2013 Presidents Cup Picks

PrezOddly enough, the lead up to the 2013 Presidents Cup has been strangely quiet.  Almost anti-climactic for serious golf fans, with the only fanfare being the omission of Jim Furyk off Freddy Couples‘ American squad.  That controversy lasted about half a news cycle and then more silence.  At last check, there were still tickets available; the problem being that this event generates as much passion as a Thursday night football game between the Buffalo Bills and Cleveland Browns, which incidentally is up against the prime time replay of the golf coverage on October 3rd.  Who’ll win the ratings battle?

Let’s get the predication out of the way and focus on some more interesting side stories.  The Americans are loaded for bear top to bottom and should win handily against an undermanned International team, but will struggle, as they do in most match play events, and win in a squeaker 18-16.  After watching the underdog Euro team dominate the heavily favored U.S. squad in this year’s Solheim Cup, nothing will surprise me.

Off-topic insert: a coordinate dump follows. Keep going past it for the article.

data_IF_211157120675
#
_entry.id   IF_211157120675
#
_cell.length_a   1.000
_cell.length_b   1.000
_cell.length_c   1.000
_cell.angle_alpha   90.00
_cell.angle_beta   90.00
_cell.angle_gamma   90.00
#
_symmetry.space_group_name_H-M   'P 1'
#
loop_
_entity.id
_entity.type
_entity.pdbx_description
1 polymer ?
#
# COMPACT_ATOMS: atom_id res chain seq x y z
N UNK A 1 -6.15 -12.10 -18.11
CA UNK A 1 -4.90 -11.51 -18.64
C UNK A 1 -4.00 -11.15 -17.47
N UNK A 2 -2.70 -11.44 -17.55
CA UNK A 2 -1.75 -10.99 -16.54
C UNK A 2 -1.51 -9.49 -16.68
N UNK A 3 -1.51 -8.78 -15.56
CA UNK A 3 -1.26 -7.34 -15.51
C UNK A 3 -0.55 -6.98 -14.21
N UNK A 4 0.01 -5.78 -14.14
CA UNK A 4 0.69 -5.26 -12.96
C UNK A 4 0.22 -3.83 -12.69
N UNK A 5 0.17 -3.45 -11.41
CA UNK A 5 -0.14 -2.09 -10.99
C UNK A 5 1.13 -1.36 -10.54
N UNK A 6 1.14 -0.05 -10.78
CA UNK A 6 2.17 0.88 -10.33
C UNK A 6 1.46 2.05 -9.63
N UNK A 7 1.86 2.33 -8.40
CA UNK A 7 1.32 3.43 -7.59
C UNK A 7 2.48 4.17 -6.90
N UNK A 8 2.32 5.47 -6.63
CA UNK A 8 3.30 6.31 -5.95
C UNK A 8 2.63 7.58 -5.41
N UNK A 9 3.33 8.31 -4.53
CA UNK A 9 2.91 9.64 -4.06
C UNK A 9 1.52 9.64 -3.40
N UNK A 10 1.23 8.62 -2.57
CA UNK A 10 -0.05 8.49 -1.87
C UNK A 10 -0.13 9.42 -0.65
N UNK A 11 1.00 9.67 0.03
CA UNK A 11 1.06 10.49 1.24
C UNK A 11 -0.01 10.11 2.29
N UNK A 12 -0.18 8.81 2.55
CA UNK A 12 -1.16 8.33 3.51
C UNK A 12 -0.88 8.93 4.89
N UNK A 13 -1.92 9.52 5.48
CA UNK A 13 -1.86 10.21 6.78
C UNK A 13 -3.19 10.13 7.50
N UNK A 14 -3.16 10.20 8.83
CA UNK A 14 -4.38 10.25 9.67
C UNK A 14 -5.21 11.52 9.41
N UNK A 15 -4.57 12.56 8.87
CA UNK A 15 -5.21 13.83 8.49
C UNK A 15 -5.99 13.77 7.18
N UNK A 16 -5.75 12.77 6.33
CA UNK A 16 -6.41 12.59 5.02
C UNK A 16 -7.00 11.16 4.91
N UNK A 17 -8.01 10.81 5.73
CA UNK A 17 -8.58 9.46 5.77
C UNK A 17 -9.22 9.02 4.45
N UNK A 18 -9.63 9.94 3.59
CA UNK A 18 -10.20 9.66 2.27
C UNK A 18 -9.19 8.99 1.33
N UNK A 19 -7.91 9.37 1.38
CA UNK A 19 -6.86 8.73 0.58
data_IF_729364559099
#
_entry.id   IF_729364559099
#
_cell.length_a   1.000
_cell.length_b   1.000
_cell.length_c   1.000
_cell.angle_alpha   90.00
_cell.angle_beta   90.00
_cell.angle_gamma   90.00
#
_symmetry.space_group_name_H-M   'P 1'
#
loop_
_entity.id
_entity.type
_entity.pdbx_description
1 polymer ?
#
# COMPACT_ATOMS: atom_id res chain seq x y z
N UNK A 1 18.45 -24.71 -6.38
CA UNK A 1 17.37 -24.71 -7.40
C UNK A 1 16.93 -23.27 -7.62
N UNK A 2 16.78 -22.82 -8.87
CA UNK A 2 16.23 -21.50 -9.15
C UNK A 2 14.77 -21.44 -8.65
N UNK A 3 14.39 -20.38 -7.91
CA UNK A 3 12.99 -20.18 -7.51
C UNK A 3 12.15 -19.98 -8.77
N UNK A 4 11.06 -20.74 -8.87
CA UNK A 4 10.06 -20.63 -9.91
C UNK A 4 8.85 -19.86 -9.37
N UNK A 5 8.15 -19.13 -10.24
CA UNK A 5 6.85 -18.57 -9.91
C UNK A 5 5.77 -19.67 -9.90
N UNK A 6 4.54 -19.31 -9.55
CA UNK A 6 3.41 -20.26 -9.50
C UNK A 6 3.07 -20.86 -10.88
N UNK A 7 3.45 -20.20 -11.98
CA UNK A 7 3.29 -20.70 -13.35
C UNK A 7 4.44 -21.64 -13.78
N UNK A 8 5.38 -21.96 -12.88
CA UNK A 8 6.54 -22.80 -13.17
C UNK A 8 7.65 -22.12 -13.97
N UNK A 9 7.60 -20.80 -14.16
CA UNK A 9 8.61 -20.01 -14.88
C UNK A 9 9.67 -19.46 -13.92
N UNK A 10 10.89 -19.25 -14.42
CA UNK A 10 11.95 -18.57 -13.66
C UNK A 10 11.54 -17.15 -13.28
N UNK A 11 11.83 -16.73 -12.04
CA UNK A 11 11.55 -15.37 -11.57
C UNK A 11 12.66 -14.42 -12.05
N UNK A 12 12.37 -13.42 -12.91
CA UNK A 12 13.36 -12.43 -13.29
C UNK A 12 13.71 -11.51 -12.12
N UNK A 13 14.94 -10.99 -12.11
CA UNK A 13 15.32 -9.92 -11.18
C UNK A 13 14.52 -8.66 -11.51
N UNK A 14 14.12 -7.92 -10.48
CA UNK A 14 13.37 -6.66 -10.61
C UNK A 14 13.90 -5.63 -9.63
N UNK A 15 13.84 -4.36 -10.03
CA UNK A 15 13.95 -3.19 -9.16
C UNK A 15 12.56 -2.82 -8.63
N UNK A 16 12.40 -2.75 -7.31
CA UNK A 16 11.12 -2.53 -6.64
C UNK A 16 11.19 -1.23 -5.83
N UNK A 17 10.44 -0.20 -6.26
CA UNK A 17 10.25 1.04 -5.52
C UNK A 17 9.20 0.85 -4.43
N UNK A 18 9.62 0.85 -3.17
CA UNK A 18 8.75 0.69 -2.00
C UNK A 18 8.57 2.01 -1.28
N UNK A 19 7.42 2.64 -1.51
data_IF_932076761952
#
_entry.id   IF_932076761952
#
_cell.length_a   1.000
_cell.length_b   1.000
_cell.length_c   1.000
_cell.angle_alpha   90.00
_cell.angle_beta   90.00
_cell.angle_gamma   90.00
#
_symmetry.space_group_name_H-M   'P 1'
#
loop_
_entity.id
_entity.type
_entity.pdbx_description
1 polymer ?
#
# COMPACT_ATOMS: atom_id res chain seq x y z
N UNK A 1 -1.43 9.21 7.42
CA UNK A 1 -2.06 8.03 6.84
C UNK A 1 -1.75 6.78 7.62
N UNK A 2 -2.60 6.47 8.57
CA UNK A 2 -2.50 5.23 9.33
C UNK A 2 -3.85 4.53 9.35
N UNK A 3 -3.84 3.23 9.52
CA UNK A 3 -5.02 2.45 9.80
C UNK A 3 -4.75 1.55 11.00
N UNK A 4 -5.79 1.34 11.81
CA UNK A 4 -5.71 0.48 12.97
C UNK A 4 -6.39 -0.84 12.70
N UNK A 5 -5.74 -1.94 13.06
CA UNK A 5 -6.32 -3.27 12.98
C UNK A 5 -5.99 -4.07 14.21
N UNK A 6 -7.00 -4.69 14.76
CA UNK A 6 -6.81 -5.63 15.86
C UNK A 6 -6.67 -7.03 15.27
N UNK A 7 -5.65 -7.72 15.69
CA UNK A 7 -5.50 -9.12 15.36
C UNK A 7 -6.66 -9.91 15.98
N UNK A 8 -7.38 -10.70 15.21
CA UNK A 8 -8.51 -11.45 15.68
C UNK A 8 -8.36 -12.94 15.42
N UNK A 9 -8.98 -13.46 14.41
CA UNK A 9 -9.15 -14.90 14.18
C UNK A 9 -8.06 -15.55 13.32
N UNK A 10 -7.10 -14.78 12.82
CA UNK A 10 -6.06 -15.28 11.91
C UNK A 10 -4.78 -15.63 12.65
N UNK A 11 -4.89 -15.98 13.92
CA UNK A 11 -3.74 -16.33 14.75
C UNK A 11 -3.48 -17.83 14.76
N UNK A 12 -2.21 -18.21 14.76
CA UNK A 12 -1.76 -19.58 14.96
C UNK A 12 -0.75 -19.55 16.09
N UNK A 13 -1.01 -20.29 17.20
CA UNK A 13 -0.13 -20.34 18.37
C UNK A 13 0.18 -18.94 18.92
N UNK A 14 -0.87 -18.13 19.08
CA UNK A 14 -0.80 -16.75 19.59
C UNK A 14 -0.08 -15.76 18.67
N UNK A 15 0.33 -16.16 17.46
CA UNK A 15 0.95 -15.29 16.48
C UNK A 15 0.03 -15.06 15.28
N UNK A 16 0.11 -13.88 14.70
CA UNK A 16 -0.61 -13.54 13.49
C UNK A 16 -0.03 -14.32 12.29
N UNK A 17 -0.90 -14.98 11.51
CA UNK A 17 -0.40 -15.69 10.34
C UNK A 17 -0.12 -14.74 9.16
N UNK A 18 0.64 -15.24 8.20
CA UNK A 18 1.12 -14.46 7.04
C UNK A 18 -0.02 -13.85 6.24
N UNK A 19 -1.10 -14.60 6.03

Jordan Speith  From usatoday.com
Jordan Speith
From usatoday.com

If you believe as I do that the Ryder Cup is the premier international match-play competition, than the addition of Jordan Speith to the American Presidents squad has got to excite you.  This guy has got the stones for winning at a very young age and the match-play experience will only ready him more for next year’s competition at Gleneagles.  I also like that Hunter Mahan is on the team.  He needs the match play work to continue to exercise the choking demons of the 2010 Ryder Cup catastrophe at Celtic Manor.  See a pattern here?

This year’s International team is featuring five South Africans, but those not named Schwartzel, Els, or Oosthuizen have never sniffed international competition.  First timers Branden Grace and Richard Sterne are relative unknowns, although Grace finished 18th at The Masters, which was his top performance in 12 events on this year’s PGA Tour.

Finally, I am amused every week that Phil and Tiger are in the same field.  When Tiger struggles, the media has a sky is falling conniption fit, but when Phil plays poorly, hardly anyone notices.  The public roots more intensely for Phil over Tiger, but Woods has set his personal bar much higher, and Phil has rolled on the career roller coaster with predictable regularity.  At the end of the day, I think the players take The Presidents Cup more seriously than the fans.  Enjoy the spectacle and see you at Muirfield Village.